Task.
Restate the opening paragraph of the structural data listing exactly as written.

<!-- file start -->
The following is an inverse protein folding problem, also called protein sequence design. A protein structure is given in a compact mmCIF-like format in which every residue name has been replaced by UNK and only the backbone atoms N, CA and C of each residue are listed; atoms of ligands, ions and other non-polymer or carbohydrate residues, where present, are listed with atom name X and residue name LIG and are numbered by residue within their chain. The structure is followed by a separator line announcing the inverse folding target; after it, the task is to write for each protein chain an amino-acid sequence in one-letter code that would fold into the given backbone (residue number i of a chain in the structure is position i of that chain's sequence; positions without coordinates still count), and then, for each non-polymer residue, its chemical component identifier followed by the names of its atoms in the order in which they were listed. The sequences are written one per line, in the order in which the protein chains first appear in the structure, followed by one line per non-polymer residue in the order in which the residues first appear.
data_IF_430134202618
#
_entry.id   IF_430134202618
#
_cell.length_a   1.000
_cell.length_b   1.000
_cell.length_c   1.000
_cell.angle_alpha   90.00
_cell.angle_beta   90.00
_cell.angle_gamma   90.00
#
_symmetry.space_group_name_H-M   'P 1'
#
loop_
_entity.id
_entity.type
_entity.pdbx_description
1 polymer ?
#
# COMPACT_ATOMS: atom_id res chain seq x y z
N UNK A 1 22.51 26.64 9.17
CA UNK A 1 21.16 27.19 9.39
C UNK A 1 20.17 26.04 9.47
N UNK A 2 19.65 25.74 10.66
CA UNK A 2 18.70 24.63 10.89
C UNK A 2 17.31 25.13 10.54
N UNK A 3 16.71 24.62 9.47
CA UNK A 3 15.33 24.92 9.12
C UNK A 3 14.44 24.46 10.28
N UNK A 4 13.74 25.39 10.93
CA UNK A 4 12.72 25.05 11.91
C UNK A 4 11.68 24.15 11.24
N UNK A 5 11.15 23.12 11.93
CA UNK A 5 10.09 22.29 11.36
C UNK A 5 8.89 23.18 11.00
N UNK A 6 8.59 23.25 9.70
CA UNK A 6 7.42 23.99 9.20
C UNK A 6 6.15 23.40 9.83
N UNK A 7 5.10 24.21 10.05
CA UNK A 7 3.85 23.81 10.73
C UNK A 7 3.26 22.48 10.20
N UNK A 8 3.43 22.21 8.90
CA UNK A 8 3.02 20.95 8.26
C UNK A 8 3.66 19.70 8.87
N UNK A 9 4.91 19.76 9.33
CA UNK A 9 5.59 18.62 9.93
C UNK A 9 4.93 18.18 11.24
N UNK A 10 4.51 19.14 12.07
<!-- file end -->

The following is an inverse protein folding problem, also called protein sequence design. A protein structure is given in a compact mmCIF-like format in which every residue name has been replaced by UNK and only the backbone atoms N, CA and C of each residue are listed; atoms of ligands, ions and other non-polymer or carbohydrate residues, where present, are listed with atom name X and residue name LIG and are numbered by residue within their chain. The structure is followed by a separator line announcing the inverse folding target; after it, the task is to write for each protein chain an amino-acid sequence in one-letter code that would fold into the given backbone (residue number i of a chain in the structure is position i of that chain's sequence; positions without coordinates still count), and then, for each non-polymer residue, its chemical component identifier followed by the names of its atoms in the order in which they were listed. The sequences are written one per line, in the order in which the protein chains first appear in the structure, followed by one line per non-polymer residue in the order in which the residues first appear.